1.14 Rather than imposing a new top-down planning process for transformation we strongly encourage local areas to develop and progress their emerging vision for the future of health and care for their local populations, on the same “units of planning” basis as 2014/15.
1.15 We have set out in separate annexes the specific planning requirements for commissioners (in the case of NHS England), NHS Trusts (in the case of the TDA) and NHS Foundation Trusts (in the case of Monitor). These are supported by our respective sets of technical guidance, planning templates and planning resources.
2.2 First, Clinical Commissioning Groups (CCGs) should work with local government partners to set and share in 2015/16 quantifiable levels of ambition to reduce local health and healthcare inequalities and improve outcomes for health and wellbeing.
These should be supported by agreed actions to achieve these, such as specifying behavioural interventions for patients and staff, in line with NICE guidance, with respect to smoking, alcohol and obesity, with appropriate metrics for monitoring progress.
2.3 Second, we reiterate our support for comprehensive, hard-hitting, and broad-based national action on prevention. With the Local Government Association (LGA), we will develop and publish proposals for actions that local areas could take to go further and faster in tackling health risks from alcohol, fast food, tobacco and other issues.
2.4 Third, we will take action to become the first country to implement at scale a national evidence-based diabetes prevention programme, based on proven UK and international models, and linked where appropriate to the NHS Health Check. We are today inviting those local areas that have made greatest strides in developing preventative diabetes programmes to register their interest at email@example.com by the end of January 2015 in joining with us as partners to co-design a new national programme led by Public Health England, NHS England and Diabetes UK. By March 2015 we will publish our agreed approach, and a nationwide implementation plan from 2016/17 onwards. A national Prevention Board, chaired by PHE and bringing together NHS, local government and other stakeholders will oversee delivery of these commitments.
2.5 Fourth, by autumn 2015 we will have developed proposals for improving NHS services for helping individuals stay in work, or return to employment, while saving downstream costs at the Department for Work and Pensions.
2.6 Fifth, in the same timeframe, we will have examined and published our findings on the potential to extend incentives for employers in England who provide effective NICE recommended workplace health programmes for employees.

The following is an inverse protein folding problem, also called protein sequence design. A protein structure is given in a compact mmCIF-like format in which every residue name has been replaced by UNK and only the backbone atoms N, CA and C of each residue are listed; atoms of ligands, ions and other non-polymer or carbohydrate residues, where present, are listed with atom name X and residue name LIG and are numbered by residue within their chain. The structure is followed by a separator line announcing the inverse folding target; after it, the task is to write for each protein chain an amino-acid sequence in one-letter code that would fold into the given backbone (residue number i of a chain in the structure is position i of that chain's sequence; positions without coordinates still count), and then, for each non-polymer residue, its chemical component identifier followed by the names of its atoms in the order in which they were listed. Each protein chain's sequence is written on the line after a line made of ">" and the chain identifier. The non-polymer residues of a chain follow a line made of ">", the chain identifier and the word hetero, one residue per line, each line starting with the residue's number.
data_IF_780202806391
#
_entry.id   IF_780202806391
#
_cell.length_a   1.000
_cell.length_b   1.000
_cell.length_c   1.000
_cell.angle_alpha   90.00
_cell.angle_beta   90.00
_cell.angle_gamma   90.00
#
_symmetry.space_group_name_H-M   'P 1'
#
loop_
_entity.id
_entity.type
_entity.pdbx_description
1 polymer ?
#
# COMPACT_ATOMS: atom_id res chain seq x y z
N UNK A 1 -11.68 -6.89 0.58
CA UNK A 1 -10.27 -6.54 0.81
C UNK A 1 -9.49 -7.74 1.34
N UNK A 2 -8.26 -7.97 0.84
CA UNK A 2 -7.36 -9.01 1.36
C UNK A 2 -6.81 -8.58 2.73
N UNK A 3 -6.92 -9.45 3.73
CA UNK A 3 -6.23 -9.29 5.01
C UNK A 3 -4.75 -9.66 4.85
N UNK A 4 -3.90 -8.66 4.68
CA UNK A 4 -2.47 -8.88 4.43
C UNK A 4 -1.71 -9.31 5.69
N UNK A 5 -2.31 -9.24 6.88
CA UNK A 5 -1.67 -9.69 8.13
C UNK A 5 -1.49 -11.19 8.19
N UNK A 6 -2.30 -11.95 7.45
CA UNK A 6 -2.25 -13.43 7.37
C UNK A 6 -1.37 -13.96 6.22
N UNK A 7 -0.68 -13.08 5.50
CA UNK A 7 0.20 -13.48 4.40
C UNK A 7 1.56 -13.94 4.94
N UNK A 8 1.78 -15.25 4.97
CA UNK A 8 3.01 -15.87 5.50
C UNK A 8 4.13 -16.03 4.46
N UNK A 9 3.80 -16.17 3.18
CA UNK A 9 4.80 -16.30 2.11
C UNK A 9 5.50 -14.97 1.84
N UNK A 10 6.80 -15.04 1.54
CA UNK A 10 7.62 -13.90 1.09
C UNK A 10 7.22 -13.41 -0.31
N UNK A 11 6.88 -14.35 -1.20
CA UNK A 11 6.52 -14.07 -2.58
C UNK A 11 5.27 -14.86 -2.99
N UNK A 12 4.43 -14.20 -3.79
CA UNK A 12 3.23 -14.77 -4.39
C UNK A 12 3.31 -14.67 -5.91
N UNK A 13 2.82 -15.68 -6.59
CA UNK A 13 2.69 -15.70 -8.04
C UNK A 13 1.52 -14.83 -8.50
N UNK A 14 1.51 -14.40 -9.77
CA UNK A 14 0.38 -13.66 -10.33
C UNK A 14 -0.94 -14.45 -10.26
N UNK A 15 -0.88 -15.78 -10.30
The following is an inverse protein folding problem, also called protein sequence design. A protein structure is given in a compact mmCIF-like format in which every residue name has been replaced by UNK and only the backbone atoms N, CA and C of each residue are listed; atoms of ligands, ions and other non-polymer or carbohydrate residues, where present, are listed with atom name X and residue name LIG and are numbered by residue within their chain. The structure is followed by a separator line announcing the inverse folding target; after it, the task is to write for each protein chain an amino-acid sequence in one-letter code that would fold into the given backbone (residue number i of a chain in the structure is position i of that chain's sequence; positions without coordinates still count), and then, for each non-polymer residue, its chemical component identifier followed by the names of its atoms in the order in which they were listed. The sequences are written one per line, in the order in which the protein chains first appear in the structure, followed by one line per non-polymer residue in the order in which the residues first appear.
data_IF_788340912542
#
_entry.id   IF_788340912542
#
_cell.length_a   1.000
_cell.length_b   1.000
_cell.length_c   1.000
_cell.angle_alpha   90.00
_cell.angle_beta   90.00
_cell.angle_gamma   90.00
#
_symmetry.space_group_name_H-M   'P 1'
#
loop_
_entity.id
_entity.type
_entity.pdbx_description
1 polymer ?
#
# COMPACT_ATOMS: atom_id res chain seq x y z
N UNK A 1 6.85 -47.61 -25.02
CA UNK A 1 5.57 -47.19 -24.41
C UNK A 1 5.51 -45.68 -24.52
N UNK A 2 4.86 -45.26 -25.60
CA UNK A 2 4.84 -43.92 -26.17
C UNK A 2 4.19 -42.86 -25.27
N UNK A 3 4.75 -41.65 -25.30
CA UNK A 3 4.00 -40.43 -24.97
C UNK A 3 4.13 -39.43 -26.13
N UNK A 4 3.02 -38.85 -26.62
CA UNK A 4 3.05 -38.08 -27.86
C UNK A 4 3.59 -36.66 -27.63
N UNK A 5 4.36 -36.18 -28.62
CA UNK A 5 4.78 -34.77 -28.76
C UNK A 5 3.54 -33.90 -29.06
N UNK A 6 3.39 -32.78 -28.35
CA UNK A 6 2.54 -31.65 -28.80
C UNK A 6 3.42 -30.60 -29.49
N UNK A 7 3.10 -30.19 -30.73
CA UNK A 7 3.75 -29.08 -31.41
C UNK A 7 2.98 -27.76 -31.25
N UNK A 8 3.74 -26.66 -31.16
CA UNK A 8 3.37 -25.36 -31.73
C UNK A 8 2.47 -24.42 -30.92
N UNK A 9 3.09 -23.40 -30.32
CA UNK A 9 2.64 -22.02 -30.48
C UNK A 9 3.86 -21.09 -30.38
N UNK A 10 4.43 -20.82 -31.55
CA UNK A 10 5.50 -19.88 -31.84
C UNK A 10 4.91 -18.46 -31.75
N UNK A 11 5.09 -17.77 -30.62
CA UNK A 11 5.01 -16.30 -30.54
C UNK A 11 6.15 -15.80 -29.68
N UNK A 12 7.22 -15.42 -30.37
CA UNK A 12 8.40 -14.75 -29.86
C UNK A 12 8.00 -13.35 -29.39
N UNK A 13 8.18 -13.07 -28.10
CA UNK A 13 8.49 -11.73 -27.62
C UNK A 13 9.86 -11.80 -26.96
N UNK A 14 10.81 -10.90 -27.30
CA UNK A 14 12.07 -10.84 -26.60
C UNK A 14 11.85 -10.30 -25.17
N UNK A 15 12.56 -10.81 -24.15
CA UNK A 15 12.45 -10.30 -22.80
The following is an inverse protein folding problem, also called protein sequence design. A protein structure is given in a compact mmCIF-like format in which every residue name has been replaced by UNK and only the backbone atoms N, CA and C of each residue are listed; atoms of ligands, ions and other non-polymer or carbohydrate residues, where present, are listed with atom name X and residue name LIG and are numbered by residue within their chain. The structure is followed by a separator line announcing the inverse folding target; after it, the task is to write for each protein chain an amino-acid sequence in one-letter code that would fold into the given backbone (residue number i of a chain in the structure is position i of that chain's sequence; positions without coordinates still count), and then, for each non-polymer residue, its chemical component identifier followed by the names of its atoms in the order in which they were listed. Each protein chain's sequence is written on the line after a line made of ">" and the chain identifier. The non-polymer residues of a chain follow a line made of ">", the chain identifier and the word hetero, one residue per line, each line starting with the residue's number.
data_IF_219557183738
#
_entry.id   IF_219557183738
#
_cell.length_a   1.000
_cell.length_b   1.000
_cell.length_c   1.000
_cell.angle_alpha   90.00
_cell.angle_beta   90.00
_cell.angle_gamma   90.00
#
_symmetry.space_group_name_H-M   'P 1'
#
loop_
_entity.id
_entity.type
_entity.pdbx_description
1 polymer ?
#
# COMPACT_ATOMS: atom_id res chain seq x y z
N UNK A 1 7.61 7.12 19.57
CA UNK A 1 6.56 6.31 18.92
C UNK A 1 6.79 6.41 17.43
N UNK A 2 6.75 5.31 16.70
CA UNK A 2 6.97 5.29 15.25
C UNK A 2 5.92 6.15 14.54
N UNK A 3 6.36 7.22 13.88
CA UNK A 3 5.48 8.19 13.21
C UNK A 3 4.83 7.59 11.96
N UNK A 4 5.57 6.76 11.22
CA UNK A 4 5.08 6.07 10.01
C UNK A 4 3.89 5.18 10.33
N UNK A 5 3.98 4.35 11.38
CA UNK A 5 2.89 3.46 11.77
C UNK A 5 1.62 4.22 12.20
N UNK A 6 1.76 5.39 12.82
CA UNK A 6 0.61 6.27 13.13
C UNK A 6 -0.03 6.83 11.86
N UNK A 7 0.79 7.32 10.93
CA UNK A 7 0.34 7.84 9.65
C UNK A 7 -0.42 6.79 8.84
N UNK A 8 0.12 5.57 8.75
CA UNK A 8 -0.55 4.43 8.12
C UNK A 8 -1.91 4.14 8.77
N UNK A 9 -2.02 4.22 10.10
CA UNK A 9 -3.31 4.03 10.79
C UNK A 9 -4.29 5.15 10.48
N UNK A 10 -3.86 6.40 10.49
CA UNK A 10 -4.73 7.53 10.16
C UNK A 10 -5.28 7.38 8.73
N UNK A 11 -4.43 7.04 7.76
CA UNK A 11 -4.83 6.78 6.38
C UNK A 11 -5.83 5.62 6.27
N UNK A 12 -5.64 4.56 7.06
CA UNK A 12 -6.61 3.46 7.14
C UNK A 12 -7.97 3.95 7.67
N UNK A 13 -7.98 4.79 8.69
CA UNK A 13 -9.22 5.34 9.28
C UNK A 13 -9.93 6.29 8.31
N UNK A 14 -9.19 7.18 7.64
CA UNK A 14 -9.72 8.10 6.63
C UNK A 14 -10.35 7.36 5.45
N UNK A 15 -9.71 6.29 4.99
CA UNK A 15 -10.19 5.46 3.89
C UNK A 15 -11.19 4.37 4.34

2.7 And sixth, all NHS employers should take significant additional actions in 2015/16 to improve the physical and mental health and wellbeing of their staff - for example by providing support to help them keep to a healthy weight, active travel schemes and ensuring NICE guidance on promoting healthy workplaces is implemented. To reinforce local action, by March 2015 we will have established and launched a new broad-based task force charged with achieving a healthier NHS workforce. To support early progress, the 2015/16 NHS standard contract now requires providers to develop and maintain a food and drink strategy in accordance with the Hospital Food Standards Report (available here).
2.9 To give patients more direct control, we expect CCGs to lead a major expansion in 2015/16 in the offer and delivery of personal health budgets to people, where evidence indicates they could benefit. As part of this, by April 2016, we expect that personal health budgets or integrated personal budgets across health and social care should be an option for people with learning disabilities, in line with the Sir Stephen Bubb’s review (available here).
To improve the lives of children with special educational needs, CCGs will need to continue to work alongside local authorities and schools on the implementation of integrated education, health and care plans, and the offer of personal budgets. CCGs should engage widely and fully with their local communities and patients, including with their local Healthwatch, and include clear goals on expanding personal health budgets within their published local Joint Health and Wellbeing Strategy.
2.10 2015/16 will see the first steps towards integrated personalised commissioning (IPC) in national demonstrator sites. For the first time, IPC brings together health and social care budgets for individuals and enables them to exercise more clout over how their own care and support is provided. As well as care planning and voluntary sector advocacy and support, IPC will provide an integrated ‘year of care’ budget that will be managed by people themselves, supported, where required, by councils, the NHS or a voluntary sector organisation.
2.11 The Forward View promised to make good the NHS’s longstanding promise to give patients choice over where and how they receive care, in line with their legal rights set out in the NHS Constitution and the statutory duties of NHS England and CCGs to promote choice. Commissioners and providers should work together and with patient groups to understand current delivery, and make significant further strides to honour patients’ entitlements to choose.
2.12 A particular priority for choice next year will be mental health. We expect CCGs to work with GPs and providers to ensure that patients are aware of their rights and are offered choice in mental health services, and are able to make well-informed, meaningful choices at appropriate points along the pathway.
2.13 We will work with the Royal College of Midwives and others to develop plans so that, from 2016/17, tariff-based NHS funding will support the choices women make rather than constrain them and, as a result, make it easier for groups of midwives to set up their own NHS-funded midwifery services. For 2015/16 commissioners should review the choices that are locally available for women accessing maternity services and, working together with service users and the public, consider what more can be done to offer meaningful choice. This may include choice of how to access maternity care, the type of care women receive, where they give birth (taking account of recent NICE recommendations) and where they receive their antenatal and postnatal care.
7 Engaging communities 2.14 In 2015/16 we will focus on actions to improve the way that the NHS engages with communities and citizens, including with local Healthwatch, involving them in decisions about the future of health and care services. It is essential that CCGs focus on how they will meet their statutory duties on public and patient involvement in their commissioning decisions. In support of this we are continuing to further develop the NHS Citizen approach (www.nhscitizen.org.uk). Commissioners should also consult the voluntary and community sector at local or national level for more strategic advice on this. We will also progress four further specific actions.